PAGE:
When Pokpok meets Stormtrooper (a bayside photowalk)

Voltaire “Bes” Yap, my college batchmate cum photography enthusiast wanted to do a photowalk in Manila so I suggested starting from Harbor Square beside the Cultural Center of the Philippines and ending at Harbor View restaurant by the Quirino Grandstand.

It was a good long walk; worthwhile for the photos taken and friendship shared.

For the record, Bes said that “Pokpok” is a Thai restaurant in Oregon and my sister won the Stormtrooper tshirt from the Flipgeeks’ Star Wars movie / charity benefit.

Pokpok and Stormtrooper Selfie


View from Harbor Square
Yachts parked by Harbor Square

Luneta at sundown 

Bes Yap shooting street/landscape photography at Luneta Park
View from Harbor View restaurant on Manila Bay by the Quirino Grandstand

The walk ended with dinner with my wife and children at Harbor View. Sinigang and grilled prawns to replace the calories we burned away in our walk.

Bes said he recorded 10,000 steps today so that is an accomplishment. But I’m more interested in the photos he took. Tag me on your obra maestras, Bes!

Part II: Baguio Vacation – Dec. 2015

The Baguio Country Club is a most revered  institution, founded in 1905 to provide sports  and recreation for the migrant residents of Baguio.

It has become a yearly tradition to provide a Christmas Village for tourists and residents alike. For our first night in Baguio, with kids in tow, we visited this “winter” wonderland.

A purple dragon, not Barney, met us at the central plaza


The scent of pine and the colorful, albeit makeshift, stalls gave the illusion that we were in a quaint European village. The dragons were a bonus.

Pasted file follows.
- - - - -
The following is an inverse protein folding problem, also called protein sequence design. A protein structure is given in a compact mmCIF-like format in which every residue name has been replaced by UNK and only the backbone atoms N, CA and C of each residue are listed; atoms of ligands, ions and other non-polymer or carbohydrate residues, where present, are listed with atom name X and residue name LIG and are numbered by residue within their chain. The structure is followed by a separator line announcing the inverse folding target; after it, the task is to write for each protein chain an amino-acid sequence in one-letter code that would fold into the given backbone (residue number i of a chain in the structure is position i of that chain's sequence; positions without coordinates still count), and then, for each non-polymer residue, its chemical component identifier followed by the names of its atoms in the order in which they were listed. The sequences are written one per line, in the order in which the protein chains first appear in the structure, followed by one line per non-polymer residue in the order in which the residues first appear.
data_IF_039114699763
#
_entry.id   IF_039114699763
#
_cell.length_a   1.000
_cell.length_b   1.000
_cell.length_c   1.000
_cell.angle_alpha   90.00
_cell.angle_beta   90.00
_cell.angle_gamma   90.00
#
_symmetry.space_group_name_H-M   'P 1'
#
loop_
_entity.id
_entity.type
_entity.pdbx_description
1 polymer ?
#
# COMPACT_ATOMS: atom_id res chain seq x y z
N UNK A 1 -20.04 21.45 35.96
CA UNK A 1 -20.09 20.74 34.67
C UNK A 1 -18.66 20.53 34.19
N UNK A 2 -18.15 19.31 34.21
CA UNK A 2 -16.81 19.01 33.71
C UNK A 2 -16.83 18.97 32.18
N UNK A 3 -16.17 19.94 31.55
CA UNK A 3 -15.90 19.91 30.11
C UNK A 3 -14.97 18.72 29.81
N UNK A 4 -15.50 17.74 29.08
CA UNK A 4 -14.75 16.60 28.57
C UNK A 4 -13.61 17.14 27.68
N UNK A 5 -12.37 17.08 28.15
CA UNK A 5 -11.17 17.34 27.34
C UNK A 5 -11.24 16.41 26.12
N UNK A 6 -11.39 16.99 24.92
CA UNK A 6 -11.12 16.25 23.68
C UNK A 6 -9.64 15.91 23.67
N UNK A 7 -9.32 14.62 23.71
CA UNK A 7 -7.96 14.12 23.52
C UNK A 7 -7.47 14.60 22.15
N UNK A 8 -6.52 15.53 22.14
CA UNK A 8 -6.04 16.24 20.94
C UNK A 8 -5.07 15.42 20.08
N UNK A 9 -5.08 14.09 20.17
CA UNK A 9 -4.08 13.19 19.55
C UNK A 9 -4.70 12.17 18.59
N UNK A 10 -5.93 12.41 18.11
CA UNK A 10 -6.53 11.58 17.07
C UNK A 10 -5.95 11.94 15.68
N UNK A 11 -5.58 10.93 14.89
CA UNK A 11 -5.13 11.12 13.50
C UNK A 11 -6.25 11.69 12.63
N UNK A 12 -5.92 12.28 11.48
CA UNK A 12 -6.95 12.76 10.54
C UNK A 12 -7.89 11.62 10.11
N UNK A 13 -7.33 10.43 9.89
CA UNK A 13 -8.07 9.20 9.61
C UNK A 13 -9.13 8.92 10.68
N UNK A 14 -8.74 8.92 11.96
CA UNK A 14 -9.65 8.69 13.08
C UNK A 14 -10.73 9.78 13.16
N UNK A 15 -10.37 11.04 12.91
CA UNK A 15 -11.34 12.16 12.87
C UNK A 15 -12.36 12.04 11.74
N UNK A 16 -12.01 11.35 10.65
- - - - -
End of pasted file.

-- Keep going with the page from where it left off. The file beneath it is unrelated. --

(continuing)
Obligatory family photo. Note photobomber kicking (hopefully not his kid) in the background


When the snow appeared, if looked like we were inside a snow globe

Continued in Part III. Some more picturesque highlights of our Baguio vacation

Green Thoughts

Since I’m writing again (blogging, actually), here’s a column I used to write for Animo. Magazine. Ironically, it’s also written for Christmas (2003), before the presidential elections (of 2004).

Friends of Brother Benedict will like the last paragraphs.


Photo of the Day


_MG_5796 Hessa BnW wm
High Key Portrait of Hessa, shot in March 2014

Sith vs. Jedi at the Star Wars X Globe Galactic Celebration
Here’s to conducting more photography workshops in 2016
Win5DIII_14018 Mika and Potpot shouting A4 Platinum
11-Dec. 2015. Shooting sports is a passion for me. While it is not as lucrative as the other genres of photography, the drama and beauty of it never fails to excite me.



An oldie but goldie from the beach at Antulang resort at the southern tip of Negros
Ztylus fisheye paraw view
Sunset shot on the outrigger netting of a Boracay paraw sailboat with a Ztylus Revolver fisheye lens on an iPhone 6


Part I: Baguio Vacation – Dec. 2015

We stayed at Chato Mañeru’s Bed & Breakfast in Monterrazas Village, a few minutes drive from Baguio City. Chato is an old friend from SRO Theater days, where he played Cinderella’s stepmother at the Hotel Intercontinental ballroom in the 70’s.

It was great finally meeting his wife Marlies who was a surrogate grandma to my kids (The Tactless One and The One Who Spits) while we stayed there.

Chato Marlies and I
Marlies, Chato, and me

After a sumptuous lunch with the Mañerus, we went sightseeing. First on our agenda was the Good Shepherd Training Center. We can’t go to Baguio without buying Good Shepherd strawberry jam which is so hard to find in the Greater Manila Area. 

Unfortunately, they had run out of my beloved strawberry jam. The next harvest would not be until end-December. Pampalubag loob, (to make up for my disappointment), I took  shots of the beautiful scenery nearby. What is it about Baguio that makes even ramshackle houses so interesting? 


There was a coffee shop in Good Shepherd where I had civit (musang) coffee. That was a disappointment, too, because I was expecting the chocolate aftertaste that I got when I had this coffee before. But the ensaymada and the toasted bread siomao were delicious!